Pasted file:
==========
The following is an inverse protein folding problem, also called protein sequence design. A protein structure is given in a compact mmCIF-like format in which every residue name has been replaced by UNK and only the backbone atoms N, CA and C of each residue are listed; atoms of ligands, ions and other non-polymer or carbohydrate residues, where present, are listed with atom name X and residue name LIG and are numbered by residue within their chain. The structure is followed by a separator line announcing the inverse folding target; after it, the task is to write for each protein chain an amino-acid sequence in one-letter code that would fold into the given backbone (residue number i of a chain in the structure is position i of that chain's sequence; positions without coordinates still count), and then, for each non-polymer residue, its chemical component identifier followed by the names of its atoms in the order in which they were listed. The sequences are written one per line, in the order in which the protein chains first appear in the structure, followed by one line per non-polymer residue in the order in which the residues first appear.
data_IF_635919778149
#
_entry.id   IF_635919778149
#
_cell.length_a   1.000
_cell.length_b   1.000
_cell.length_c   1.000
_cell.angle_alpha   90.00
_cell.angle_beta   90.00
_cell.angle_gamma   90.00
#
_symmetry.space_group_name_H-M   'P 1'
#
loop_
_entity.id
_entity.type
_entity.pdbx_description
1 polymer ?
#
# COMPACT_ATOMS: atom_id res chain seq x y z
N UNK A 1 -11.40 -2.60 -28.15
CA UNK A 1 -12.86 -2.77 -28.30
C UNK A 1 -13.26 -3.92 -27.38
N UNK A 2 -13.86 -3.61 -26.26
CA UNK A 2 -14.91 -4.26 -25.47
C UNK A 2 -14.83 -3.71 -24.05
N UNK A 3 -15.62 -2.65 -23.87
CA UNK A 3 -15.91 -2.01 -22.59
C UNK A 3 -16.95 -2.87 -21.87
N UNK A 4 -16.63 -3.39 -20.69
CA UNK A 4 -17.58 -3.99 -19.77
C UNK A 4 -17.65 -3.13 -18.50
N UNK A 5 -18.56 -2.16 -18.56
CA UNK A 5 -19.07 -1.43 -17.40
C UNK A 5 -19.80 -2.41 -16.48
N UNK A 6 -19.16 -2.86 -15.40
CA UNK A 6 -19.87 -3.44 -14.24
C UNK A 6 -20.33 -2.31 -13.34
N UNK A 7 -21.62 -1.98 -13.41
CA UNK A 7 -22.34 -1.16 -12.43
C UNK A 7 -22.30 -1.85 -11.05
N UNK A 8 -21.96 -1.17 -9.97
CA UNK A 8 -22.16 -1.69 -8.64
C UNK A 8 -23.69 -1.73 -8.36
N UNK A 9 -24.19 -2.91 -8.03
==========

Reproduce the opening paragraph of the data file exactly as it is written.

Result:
The following is an inverse protein folding problem, also called protein sequence design. A protein structure is given in a compact mmCIF-like format in which every residue name has been replaced by UNK and only the backbone atoms N, CA and C of each residue are listed; atoms of ligands, ions and other non-polymer or carbohydrate residues, where present, are listed with atom name X and residue name LIG and are numbered by residue within their chain. The structure is followed by a separator line announcing the inverse folding target; after it, the task is to write for each protein chain an amino-acid sequence in one-letter code that would fold into the given backbone (residue number i of a chain in the structure is position i of that chain's sequence; positions without coordinates still count), and then, for each non-polymer residue, its chemical component identifier followed by the names of its atoms in the order in which they were listed. The sequences are written one per line, in the order in which the protein chains first appear in the structure, followed by one line per non-polymer residue in the order in which the residues first appear.